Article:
Spanberger suggested utilizing the “pockets for advocacy” in schools and groups to raise awareness. The cost of bridging the digital divide will become exponentially greater if there isn’t prompt action, warned Spanberger.

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Broadband Mapping & Data

Broadband Breakfast Interview with John Busby of BroadbandNow About FCC Data Errors

Though the FCC has claimed that broadband figures are improving, BroadbandNow’s data paints a less favorable picture.

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Screenshot from interview with John Busby

While there are helpful strategies to deploy rural broadband on the local level, significant barriers persist, said panelists at a local meeting on broadband in Disputana, Virginia, hosted by local members of Congress Reps. Donald McEachin and Abigail Spanberger, and livestreamed on Thursday afternoon.

Evan Feinman, of Virginia Gov. Ralph Northam’s administration, said that there are ways to “sidestep” inaccurate broadband maps through direct communication with the public and broadband providers.

Unfortunately, with broadband maps, if there is one area of service in a census block, then the whole block is counted, said Feinman. He questioned the logic for census blocks being “rounded up” as “served” instead of “rounded down” as “unserved.”

Federal Communications Commissioner Geoffrey Starks, also in attendance, agreed with Feinman. Starks said he believes in the “challenge process” because the maps are significantly unreliable.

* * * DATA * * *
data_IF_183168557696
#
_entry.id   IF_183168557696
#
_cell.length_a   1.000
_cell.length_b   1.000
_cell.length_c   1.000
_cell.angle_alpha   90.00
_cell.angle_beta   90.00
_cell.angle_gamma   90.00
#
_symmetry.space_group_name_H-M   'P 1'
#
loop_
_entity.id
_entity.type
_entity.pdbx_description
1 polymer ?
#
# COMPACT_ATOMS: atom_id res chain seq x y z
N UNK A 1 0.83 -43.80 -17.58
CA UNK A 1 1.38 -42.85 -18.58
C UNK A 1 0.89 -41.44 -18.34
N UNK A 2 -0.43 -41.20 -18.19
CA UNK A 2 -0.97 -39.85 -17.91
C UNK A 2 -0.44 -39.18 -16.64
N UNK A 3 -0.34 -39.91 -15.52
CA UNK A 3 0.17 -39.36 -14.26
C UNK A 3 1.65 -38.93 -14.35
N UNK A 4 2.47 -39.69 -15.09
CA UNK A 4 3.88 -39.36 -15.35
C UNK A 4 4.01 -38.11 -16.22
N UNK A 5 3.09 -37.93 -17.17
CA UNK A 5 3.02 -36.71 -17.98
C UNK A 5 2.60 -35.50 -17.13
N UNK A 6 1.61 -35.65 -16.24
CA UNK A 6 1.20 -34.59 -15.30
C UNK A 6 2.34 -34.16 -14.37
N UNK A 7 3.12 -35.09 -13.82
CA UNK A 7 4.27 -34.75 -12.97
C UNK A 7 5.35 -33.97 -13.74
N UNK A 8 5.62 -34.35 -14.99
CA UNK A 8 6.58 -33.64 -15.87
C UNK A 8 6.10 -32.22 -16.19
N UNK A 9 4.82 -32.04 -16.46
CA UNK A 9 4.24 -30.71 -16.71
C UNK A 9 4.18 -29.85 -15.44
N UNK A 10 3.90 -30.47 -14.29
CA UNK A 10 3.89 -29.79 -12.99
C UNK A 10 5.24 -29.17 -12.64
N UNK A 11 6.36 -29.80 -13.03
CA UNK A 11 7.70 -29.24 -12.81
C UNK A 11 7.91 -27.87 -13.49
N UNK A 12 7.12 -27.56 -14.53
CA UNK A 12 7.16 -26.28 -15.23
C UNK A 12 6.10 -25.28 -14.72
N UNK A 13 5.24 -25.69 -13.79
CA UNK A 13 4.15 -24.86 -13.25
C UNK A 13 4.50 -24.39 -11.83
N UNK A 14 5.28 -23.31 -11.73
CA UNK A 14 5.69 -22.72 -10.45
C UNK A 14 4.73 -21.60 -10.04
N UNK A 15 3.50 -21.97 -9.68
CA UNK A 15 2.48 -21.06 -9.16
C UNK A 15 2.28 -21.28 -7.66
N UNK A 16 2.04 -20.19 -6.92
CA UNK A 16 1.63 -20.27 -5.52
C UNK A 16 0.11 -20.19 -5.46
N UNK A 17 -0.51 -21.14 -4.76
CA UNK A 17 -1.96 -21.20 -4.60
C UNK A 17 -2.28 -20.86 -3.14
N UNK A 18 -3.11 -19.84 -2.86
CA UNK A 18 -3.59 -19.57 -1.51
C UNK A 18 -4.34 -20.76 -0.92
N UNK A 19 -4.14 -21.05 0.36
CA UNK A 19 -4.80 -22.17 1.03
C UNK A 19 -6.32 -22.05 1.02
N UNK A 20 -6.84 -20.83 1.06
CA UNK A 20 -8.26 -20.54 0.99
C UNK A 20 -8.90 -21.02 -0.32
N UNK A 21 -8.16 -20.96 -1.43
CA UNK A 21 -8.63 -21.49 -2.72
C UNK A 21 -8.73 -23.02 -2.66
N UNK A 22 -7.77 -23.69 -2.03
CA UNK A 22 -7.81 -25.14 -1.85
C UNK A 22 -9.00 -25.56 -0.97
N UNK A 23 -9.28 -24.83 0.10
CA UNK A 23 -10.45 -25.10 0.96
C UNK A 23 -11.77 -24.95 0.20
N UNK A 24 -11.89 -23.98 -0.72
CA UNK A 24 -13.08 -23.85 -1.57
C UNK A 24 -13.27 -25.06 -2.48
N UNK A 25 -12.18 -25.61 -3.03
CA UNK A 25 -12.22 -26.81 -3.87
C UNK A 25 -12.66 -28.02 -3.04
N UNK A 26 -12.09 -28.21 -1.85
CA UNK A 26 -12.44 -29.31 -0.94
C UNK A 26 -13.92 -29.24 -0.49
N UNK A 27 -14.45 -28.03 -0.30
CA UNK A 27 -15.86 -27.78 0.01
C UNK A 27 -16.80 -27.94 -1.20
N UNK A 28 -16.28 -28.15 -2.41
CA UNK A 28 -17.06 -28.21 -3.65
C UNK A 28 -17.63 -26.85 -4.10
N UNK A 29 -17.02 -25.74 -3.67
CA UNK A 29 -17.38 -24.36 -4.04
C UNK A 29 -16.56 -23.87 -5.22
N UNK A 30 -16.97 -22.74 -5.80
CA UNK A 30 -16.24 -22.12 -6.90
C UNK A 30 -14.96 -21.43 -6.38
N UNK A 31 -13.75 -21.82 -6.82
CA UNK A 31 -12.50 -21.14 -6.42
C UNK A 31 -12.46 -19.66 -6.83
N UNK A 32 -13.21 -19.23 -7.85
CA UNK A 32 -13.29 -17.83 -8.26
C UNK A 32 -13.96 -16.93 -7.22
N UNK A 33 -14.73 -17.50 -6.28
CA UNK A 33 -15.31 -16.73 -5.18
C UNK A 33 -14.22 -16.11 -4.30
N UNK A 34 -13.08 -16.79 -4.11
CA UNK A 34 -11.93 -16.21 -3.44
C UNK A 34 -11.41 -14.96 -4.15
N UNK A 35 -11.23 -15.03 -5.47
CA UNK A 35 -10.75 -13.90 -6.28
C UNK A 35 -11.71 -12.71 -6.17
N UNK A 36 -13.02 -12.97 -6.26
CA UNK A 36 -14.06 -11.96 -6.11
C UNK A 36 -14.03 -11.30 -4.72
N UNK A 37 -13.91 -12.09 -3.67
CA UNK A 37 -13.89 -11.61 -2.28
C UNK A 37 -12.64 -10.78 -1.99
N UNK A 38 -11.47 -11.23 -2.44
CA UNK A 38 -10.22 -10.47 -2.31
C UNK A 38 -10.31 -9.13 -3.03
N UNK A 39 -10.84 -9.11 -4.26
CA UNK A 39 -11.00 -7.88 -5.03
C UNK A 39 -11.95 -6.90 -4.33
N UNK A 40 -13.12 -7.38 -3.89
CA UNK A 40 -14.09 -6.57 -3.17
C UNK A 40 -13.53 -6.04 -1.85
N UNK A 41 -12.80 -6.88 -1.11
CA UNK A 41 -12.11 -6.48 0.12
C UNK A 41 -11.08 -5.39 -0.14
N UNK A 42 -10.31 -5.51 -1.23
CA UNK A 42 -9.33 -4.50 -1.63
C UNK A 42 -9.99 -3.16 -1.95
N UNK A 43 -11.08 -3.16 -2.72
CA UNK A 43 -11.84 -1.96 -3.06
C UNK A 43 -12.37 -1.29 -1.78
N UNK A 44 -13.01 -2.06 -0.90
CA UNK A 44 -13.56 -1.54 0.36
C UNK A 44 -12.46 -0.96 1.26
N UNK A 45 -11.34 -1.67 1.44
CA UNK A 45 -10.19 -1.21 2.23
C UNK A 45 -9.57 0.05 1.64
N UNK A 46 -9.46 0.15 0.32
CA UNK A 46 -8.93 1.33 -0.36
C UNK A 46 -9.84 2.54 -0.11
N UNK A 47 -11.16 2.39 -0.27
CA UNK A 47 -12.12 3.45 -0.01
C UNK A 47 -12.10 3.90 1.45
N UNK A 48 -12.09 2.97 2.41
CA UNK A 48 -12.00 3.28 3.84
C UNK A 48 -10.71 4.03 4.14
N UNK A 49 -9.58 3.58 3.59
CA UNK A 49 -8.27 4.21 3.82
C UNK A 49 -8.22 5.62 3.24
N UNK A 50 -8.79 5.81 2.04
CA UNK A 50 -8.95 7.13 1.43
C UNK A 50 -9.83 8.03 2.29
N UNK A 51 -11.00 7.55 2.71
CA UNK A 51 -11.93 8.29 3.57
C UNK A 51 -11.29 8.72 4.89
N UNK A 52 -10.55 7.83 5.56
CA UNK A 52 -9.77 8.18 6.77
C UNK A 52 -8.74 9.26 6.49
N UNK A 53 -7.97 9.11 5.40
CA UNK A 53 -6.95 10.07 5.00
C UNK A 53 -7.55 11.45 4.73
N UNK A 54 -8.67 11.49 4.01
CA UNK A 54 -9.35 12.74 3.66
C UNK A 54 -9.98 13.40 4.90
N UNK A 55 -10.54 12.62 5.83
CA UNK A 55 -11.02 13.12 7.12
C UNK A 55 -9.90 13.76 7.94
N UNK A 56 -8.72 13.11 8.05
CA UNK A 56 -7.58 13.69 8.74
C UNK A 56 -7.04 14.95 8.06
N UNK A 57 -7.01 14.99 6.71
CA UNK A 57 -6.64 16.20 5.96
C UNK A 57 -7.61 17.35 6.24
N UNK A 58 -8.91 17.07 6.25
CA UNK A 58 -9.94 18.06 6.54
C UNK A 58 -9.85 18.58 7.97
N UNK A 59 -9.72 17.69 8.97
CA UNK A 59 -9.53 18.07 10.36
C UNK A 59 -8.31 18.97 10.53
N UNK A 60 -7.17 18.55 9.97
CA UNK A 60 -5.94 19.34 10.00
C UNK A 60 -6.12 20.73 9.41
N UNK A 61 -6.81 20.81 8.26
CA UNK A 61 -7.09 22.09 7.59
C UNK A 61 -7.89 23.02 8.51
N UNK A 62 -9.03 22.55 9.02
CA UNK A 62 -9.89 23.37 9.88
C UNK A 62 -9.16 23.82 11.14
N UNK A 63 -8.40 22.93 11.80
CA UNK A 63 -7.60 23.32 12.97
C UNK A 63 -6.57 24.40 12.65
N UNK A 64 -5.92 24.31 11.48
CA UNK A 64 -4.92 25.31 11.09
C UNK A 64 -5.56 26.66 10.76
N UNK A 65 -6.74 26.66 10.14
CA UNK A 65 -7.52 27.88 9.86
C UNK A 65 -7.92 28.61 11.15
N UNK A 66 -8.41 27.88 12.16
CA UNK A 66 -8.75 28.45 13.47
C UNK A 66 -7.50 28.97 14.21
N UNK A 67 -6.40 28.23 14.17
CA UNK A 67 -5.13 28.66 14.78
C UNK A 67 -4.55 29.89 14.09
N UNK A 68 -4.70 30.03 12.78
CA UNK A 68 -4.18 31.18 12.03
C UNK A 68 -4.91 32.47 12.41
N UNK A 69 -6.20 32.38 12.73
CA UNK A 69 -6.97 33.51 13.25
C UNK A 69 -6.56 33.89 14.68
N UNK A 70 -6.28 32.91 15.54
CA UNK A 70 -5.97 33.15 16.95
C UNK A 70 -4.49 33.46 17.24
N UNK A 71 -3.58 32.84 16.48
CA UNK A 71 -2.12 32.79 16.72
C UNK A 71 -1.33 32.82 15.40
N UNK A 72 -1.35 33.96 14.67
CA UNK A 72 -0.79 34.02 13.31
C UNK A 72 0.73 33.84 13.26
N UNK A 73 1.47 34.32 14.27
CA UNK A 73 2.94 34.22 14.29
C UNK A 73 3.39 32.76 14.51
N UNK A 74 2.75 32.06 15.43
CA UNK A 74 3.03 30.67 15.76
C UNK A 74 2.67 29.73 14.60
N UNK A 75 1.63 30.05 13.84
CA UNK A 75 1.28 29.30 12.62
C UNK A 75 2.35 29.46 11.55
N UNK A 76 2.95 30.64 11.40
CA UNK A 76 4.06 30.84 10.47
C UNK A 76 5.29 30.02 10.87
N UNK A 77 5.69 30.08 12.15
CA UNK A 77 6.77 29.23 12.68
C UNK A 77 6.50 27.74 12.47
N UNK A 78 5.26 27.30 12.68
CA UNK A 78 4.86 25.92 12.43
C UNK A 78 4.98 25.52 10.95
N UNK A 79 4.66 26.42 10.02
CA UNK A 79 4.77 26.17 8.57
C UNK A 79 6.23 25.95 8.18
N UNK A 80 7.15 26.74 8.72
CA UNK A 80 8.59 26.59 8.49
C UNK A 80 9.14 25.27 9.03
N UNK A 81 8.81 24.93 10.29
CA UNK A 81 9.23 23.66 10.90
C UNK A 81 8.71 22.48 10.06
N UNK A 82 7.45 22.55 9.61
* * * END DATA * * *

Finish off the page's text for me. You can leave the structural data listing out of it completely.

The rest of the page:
Virginia Cable TV Association President Ray LaMura said that there needed to be “targeted policy changes” to aid in broadband deployment to unserved areas, like “reduc[ing] other buildout costs and delays” and “creat[ing] federal grant subsidy programs,” said LaMura.

LaMura also suggested using the same maps across the board and focusing funding on unserved areas.

“The average American family spends $2,700 dollars on their internet, cable, and on their phone,” and families need affordable broadband, said Starks.

Starks also expressed his concern for the Rural Digital Opportunity Fund approved by the FCC on January 30, 2020. He said he was worried that ambiguities surrounding language regarding areas currently receiving state subsidies would disturb the federal/state relationship. This “penalizes the states,” said Starks.

As additional barriers to broadband deployment, LaMura mentioned the increased costs for utility poles.

Rep. Spanberger called for communities fighting for broadband to unite.

There is not a “consolidated voice,” and distance in the rural communities is a barrier to advocacy, said Spanberger.